For years, I struggled with my mind. It exhausted me.

It would spend endless hours at night — when my body really wanted to sleep — thinking. Endless streams of thought that sometimes made no sense and caused anxiety and depression. Yet oddly, the same “thinking machine” that kept me up at night would falter during the day. I couldn’t concentrate at work. My mind felt like it was overtaken by dense fog.

And after a while, I just assumed this was the normal way of things.

Years later, I began to meditate daily. And that is when so much about the mind, the ego, began to make sense to me.

As the mental chatter quieted down (one of the many benefits of meditation), the fog lifted. I slept through the night and woke up refreshed. My mind started working properly— creating, writing and playing music. The more I meditated, the more the useless mind chatter disappeared.

My mind was becoming a “lean-mean-thinking-machine” that I could use when needed.

When I talk to clients about my mentally overactive past, there is one common question that follows: “How on earth did you quiet your mind?” Usually, the first word to come out of my mouth is “meditation” but there’s more to it than that.

Aside from daily meditation, I keep my mind quiet by following these four simple practices: 

1. Mental observations

Here I use my “Hmm… that was interesting” exercise. I try to remain intensely present at all times and cultivate the art of observation without judgment.

When I observe a thought that is not in accordance with my essence, I smile and gently whisper “Hmm…that was interesting”. I use those words as recognition that I have observed a thought or internal voice that is not imbued with higher energy. And then I just let the thought float away without judgment.

2. Practicing self-love and self-compassion

I’m human. I make mistakes and can mess up royally like everyone else. I’m not trying to be the Buddha here. I’m just me. And I love every single particle of “me”, no matter what.

This may seem trivial but you’d be surprised how often the ego uses self-loathing as a means to stay in control. I call it the “I-can-do-better” syndrome. If you can always “do better”, then are you really ok with who you are right now?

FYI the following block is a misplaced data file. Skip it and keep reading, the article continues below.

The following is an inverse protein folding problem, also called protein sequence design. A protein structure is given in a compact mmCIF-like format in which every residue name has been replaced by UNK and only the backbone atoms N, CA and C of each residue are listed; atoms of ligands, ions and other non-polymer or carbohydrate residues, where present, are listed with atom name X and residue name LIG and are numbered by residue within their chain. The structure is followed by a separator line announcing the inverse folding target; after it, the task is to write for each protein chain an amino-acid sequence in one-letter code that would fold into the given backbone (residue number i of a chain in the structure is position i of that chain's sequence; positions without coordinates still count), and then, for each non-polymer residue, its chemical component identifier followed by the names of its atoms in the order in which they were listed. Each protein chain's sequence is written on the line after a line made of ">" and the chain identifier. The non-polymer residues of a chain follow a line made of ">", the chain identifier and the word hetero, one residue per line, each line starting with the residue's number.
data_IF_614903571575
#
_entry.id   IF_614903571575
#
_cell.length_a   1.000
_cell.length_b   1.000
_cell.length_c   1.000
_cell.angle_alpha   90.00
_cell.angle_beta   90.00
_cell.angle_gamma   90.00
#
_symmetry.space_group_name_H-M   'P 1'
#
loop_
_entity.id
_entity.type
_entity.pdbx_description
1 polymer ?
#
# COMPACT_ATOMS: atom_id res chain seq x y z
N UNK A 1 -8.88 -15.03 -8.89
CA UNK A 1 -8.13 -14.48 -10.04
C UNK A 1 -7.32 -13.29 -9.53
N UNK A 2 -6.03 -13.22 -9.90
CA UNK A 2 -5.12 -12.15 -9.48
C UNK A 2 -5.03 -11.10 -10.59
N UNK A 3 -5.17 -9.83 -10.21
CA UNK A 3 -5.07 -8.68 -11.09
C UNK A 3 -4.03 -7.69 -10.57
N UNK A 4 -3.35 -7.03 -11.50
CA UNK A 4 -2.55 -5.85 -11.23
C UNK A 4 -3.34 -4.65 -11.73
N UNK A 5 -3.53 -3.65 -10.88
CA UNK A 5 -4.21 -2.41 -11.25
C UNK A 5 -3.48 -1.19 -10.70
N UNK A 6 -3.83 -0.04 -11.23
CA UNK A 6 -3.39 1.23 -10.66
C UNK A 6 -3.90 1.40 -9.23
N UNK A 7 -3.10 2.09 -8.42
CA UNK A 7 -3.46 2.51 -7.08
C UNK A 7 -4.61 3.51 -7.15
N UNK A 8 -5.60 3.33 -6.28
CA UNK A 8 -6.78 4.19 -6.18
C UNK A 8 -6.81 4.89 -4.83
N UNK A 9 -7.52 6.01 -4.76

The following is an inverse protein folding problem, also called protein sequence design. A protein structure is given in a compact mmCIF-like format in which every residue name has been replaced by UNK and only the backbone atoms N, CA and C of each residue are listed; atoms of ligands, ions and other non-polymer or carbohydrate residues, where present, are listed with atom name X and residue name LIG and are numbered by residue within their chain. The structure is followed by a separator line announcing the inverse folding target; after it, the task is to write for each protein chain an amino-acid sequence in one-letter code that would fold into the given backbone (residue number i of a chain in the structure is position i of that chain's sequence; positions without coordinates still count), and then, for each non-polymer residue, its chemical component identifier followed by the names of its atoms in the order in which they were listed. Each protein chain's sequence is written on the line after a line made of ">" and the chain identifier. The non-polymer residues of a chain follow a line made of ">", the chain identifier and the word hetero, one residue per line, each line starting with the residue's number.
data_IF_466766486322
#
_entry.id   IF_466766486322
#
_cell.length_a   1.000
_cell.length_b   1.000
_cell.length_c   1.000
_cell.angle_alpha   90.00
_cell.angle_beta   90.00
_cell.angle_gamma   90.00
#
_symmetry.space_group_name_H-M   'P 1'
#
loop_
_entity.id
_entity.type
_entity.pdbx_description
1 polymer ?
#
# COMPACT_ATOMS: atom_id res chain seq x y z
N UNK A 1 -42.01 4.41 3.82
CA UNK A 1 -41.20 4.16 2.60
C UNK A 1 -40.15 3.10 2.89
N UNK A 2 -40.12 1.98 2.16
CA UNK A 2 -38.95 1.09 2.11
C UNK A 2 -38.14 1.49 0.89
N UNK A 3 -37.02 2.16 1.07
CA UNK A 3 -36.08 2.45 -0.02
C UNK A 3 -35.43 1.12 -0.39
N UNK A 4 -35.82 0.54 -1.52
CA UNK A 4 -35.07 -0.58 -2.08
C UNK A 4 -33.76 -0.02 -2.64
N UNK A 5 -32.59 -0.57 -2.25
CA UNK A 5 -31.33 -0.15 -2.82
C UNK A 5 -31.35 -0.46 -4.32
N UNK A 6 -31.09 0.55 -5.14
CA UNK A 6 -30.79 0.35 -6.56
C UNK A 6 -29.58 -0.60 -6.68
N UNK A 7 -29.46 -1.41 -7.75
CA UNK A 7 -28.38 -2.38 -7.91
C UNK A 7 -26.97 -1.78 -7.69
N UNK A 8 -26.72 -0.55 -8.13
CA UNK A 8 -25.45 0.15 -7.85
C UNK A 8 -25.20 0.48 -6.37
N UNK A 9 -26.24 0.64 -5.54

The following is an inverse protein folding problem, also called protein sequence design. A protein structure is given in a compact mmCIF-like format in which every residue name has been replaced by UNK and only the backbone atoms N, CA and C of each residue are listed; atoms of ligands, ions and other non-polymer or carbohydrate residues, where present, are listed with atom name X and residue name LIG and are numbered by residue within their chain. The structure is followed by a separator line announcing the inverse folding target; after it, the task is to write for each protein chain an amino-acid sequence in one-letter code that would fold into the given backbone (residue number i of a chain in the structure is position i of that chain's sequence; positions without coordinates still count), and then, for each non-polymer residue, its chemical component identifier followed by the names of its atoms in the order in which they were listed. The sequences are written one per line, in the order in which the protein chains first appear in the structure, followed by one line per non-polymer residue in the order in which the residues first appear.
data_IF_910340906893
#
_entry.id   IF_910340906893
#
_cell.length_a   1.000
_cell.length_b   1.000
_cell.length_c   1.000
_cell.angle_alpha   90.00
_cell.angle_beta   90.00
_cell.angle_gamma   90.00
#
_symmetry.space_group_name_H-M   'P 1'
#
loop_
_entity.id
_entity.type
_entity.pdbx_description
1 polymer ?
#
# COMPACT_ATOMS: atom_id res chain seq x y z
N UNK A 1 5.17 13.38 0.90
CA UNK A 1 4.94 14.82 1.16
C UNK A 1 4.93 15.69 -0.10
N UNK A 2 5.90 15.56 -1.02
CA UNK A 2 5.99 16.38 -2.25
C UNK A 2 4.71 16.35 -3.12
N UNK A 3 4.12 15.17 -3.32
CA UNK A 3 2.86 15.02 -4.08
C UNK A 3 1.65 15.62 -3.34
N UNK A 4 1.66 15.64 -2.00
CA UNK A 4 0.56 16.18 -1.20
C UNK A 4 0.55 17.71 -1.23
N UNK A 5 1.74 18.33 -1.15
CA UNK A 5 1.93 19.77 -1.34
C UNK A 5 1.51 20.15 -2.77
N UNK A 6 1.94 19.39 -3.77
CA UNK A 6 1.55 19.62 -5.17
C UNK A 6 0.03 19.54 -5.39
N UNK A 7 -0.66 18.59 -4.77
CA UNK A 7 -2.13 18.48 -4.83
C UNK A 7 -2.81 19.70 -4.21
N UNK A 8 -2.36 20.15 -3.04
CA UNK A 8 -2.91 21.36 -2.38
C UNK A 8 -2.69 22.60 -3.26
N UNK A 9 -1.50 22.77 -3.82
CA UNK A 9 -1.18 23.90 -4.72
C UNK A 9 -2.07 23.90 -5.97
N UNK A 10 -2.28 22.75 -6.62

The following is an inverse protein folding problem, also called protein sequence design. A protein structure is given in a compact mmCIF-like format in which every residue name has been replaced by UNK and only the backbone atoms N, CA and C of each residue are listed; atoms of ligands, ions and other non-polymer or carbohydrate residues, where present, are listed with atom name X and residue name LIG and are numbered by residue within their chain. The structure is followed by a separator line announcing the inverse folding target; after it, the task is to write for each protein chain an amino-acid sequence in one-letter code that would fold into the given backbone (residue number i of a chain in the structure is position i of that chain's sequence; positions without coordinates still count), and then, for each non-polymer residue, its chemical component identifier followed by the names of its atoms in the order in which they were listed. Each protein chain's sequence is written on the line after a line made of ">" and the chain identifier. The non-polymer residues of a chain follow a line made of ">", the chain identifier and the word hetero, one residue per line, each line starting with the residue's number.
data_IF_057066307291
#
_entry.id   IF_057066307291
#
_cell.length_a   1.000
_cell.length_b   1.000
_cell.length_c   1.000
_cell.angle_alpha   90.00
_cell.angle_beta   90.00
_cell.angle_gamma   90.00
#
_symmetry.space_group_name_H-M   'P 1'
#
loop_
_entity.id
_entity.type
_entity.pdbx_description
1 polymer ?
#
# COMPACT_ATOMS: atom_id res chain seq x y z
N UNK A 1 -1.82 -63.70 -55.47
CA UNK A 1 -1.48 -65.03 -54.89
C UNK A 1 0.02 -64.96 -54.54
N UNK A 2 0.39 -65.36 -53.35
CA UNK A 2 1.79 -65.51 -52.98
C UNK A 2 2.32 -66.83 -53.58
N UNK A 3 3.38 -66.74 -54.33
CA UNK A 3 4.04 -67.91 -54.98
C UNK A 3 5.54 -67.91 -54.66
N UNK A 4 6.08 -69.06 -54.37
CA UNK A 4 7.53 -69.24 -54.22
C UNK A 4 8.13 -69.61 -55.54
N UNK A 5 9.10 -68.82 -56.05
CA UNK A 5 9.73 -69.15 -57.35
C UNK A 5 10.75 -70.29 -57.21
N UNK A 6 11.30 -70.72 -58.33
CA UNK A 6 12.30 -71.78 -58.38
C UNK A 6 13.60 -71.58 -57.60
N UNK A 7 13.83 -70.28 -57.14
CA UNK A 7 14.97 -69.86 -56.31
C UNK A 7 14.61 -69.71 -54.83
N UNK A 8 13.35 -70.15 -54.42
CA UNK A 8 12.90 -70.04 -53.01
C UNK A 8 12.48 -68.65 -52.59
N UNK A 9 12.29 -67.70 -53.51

3. Slowing activities down.

Well, except for sprinting upstairs. Sprints make me giggle like a little girl! But aside from my speed exercise routines, I really do consciously slow my activities down. I cut my vegetables slowly or take a little longer than usual to brush my teeth. If I have some sort of “deadline”, I make sure to sit down in silence and be still for a little while before beginning work.

You may think that slowing things down is a “waste” of time. Far from it. Doing things mindfully exponentially increases my productivity.

How? Because the mind stays quiet and precise. There is no interference from the pointless mind chatter that characterizes overly active egos. A “precise” mind equals creativity and productivity.

 4. “Switching off” mentally at least two hours before bedtime

And I don’t mean I sit in front of the TV… Watching an episode of the Walking Dead could hardly qualify as “shutting off”.  This is where I usually do my 2nd meditation of the day. Other times, I just sit quietly with a candle and some relaxing music in the background.

The mind is awesome, but it can also be destructive when not properly tended to. A quiet mind equals overall awesomeness. Try it.

Quiet your mind down and see what happens. You may be amazed at just how quickly your life will change.

Most people think that learning is the key to self-development.

It’s how we were raised – when we were young, we studied algebra, read history, and memorized the names of elements on the periodic table.

But once you grow up and experience life, you realize that you can’t ‘learn’ certain things – like personal growth.

Vishen Lakhiani, founder of Mindvalley and New York Times Bestselling author, discovered that the key to self-development was not to ‘learn’, but rather, to ‘transform’.

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Christina is an energy healer, channel, spiritual teacher, and seasoned clinician. She dedicates her life to helping people connect and unite with the “all-knowing” part of who they are: the Higher Self. The foundation of Christina’s work is her Life Mastery program, where she guides clients through a process of deep, long-lasting self-transformation. You can learn more about Christina’s work on her website or connect with her on Facebook and Twitter.